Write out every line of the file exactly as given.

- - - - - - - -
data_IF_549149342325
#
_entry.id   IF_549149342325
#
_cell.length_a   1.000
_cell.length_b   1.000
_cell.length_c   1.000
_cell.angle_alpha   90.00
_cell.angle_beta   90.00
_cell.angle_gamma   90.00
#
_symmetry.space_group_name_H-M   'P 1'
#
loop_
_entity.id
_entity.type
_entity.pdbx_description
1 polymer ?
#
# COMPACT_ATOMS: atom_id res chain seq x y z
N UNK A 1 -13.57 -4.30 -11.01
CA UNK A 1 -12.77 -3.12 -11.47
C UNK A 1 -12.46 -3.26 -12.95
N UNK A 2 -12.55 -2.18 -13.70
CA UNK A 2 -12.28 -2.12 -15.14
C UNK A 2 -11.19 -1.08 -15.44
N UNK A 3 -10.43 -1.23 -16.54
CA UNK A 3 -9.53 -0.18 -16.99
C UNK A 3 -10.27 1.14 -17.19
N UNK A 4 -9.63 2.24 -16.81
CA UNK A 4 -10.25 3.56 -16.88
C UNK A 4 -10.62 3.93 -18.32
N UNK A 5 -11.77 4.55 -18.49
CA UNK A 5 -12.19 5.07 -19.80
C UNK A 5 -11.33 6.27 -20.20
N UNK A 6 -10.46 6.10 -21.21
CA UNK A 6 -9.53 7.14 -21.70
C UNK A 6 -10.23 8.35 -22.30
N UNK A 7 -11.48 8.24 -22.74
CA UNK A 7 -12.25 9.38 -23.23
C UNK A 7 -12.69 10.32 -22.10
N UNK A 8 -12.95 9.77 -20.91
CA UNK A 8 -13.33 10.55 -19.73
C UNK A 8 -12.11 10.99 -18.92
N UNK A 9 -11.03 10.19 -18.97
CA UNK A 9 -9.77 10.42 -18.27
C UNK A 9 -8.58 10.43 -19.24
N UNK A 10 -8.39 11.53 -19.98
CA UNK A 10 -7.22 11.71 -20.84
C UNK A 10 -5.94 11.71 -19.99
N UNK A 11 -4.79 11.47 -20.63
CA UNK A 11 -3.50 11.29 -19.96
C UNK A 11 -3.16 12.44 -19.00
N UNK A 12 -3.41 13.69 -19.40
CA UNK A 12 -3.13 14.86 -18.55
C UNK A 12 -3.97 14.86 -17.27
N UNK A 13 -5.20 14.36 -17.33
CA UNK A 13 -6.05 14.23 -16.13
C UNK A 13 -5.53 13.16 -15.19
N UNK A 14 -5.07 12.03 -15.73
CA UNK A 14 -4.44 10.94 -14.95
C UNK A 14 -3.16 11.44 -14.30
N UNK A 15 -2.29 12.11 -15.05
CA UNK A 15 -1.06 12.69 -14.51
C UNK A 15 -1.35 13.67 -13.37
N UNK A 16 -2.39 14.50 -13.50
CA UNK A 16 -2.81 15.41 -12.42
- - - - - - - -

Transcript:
data_IF_549149342325
#
_entry.id   IF_549149342325
#
_cell.length_a   1.000
_cell.length_b   1.000
_cell.length_c   1.000
_cell.angle_alpha   90.00
_cell.angle_beta   90.00
_cell.angle_gamma   90.00
#
_symmetry.space_group_name_H-M   'P 1'
#
loop_
_entity.id
_entity.type
_entity.pdbx_description
1 polymer ?
#
# COMPACT_ATOMS: atom_id res chain seq x y z
N UNK A 1 -13.57 -4.30 -11.01
CA UNK A 1 -12.77 -3.12 -11.47
C UNK A 1 -12.46 -3.26 -12.95
N UNK A 2 -12.55 -2.18 -13.70
CA UNK A 2 -12.28 -2.12 -15.14
C UNK A 2 -11.19 -1.08 -15.44
N UNK A 3 -10.43 -1.23 -16.54
CA UNK A 3 -9.53 -0.18 -16.99
C UNK A 3 -10.27 1.14 -17.19
N UNK A 4 -9.63 2.24 -16.81
CA UNK A 4 -10.25 3.56 -16.88
C UNK A 4 -10.62 3.93 -18.32
N UNK A 5 -11.77 4.55 -18.49
CA UNK A 5 -12.19 5.07 -19.80
C UNK A 5 -11.33 6.27 -20.20
N UNK A 6 -10.46 6.10 -21.21
CA UNK A 6 -9.53 7.14 -21.70
C UNK A 6 -10.23 8.35 -22.30
N UNK A 7 -11.48 8.24 -22.74
CA UNK A 7 -12.25 9.38 -23.23
C UNK A 7 -12.69 10.32 -22.10
N UNK A 8 -12.95 9.77 -20.91
CA UNK A 8 -13.33 10.55 -19.73
C UNK A 8 -12.11 10.99 -18.92
N UNK A 9 -11.03 10.19 -18.97
CA UNK A 9 -9.77 10.42 -18.27
C UNK A 9 -8.58 10.43 -19.24
N UNK A 10 -8.39 11.53 -19.98
CA UNK A 10 -7.22 11.71 -20.84
C UNK A 10 -5.94 11.71 -19.99
N UNK A 11 -4.79 11.47 -20.63
CA UNK A 11 -3.50 11.29 -19.96
C UNK A 11 -3.16 12.44 -19.00
N UNK A 12 -3.41 13.69 -19.40
CA UNK A 12 -3.13 14.86 -18.55
C UNK A 12 -3.97 14.86 -17.27
N UNK A 13 -5.20 14.36 -17.33
CA UNK A 13 -6.05 14.23 -16.13
C UNK A 13 -5.53 13.16 -15.19
N UNK A 14 -5.07 12.03 -15.73
CA UNK A 14 -4.44 10.94 -14.95
C UNK A 14 -3.16 11.44 -14.30
N UNK A 15 -2.29 12.11 -15.05
CA UNK A 15 -1.06 12.69 -14.51
C UNK A 15 -1.35 13.67 -13.37
N UNK A 16 -2.39 14.50 -13.50
CA UNK A 16 -2.81 15.41 -12.42